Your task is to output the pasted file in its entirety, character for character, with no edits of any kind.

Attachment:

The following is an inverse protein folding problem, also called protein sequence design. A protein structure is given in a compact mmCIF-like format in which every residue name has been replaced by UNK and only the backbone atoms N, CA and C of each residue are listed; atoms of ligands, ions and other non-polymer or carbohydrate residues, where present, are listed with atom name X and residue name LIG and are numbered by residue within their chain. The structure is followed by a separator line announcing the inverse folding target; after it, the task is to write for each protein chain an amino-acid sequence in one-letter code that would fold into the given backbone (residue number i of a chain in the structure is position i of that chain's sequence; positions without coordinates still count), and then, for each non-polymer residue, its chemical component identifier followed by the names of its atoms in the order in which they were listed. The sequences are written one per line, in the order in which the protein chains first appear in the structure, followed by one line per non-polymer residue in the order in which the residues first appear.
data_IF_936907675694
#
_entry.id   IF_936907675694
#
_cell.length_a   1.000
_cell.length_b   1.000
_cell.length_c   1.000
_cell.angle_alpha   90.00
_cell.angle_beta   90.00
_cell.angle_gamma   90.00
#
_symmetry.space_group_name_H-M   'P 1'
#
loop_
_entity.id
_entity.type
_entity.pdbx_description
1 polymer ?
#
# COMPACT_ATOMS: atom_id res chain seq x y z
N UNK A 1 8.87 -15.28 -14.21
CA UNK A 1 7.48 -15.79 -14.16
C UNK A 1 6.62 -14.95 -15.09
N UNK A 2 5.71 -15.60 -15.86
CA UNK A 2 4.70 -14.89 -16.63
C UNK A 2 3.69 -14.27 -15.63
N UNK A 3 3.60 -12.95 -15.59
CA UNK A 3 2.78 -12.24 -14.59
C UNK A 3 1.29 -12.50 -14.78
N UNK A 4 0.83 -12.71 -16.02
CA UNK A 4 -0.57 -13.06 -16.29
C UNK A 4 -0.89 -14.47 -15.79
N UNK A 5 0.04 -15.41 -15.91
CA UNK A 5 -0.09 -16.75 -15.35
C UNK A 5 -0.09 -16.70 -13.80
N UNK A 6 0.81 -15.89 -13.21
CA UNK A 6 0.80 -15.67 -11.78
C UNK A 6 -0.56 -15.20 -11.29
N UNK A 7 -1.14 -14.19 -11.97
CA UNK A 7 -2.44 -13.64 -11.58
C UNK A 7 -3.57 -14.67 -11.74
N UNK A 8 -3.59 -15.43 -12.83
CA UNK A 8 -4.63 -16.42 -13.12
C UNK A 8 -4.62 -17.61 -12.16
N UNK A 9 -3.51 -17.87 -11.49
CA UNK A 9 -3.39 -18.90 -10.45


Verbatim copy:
The following is an inverse protein folding problem, also called protein sequence design. A protein structure is given in a compact mmCIF-like format in which every residue name has been replaced by UNK and only the backbone atoms N, CA and C of each residue are listed; atoms of ligands, ions and other non-polymer or carbohydrate residues, where present, are listed with atom name X and residue name LIG and are numbered by residue within their chain. The structure is followed by a separator line announcing the inverse folding target; after it, the task is to write for each protein chain an amino-acid sequence in one-letter code that would fold into the given backbone (residue number i of a chain in the structure is position i of that chain's sequence; positions without coordinates still count), and then, for each non-polymer residue, its chemical component identifier followed by the names of its atoms in the order in which they were listed. The sequences are written one per line, in the order in which the protein chains first appear in the structure, followed by one line per non-polymer residue in the order in which the residues first appear.
data_IF_936907675694
#
_entry.id   IF_936907675694
#
_cell.length_a   1.000
_cell.length_b   1.000
_cell.length_c   1.000
_cell.angle_alpha   90.00
_cell.angle_beta   90.00
_cell.angle_gamma   90.00
#
_symmetry.space_group_name_H-M   'P 1'
#
loop_
_entity.id
_entity.type
_entity.pdbx_description
1 polymer ?
#
# COMPACT_ATOMS: atom_id res chain seq x y z
N UNK A 1 8.87 -15.28 -14.21
CA UNK A 1 7.48 -15.79 -14.16
C UNK A 1 6.62 -14.95 -15.09
N UNK A 2 5.71 -15.60 -15.86
CA UNK A 2 4.70 -14.89 -16.63
C UNK A 2 3.69 -14.27 -15.63
N UNK A 3 3.60 -12.95 -15.59
CA UNK A 3 2.78 -12.24 -14.59
C UNK A 3 1.29 -12.50 -14.78
N UNK A 4 0.83 -12.71 -16.02
CA UNK A 4 -0.57 -13.06 -16.29
C UNK A 4 -0.89 -14.47 -15.79
N UNK A 5 0.04 -15.41 -15.91
CA UNK A 5 -0.09 -16.75 -15.35
C UNK A 5 -0.09 -16.70 -13.80
N UNK A 6 0.81 -15.89 -13.21
CA UNK A 6 0.80 -15.67 -11.78
C UNK A 6 -0.56 -15.20 -11.29
N UNK A 7 -1.14 -14.19 -11.97
CA UNK A 7 -2.44 -13.64 -11.58
C UNK A 7 -3.57 -14.67 -11.74
N UNK A 8 -3.59 -15.43 -12.83
CA UNK A 8 -4.63 -16.42 -13.12
C UNK A 8 -4.62 -17.61 -12.16
N UNK A 9 -3.51 -17.87 -11.49
CA UNK A 9 -3.39 -18.90 -10.45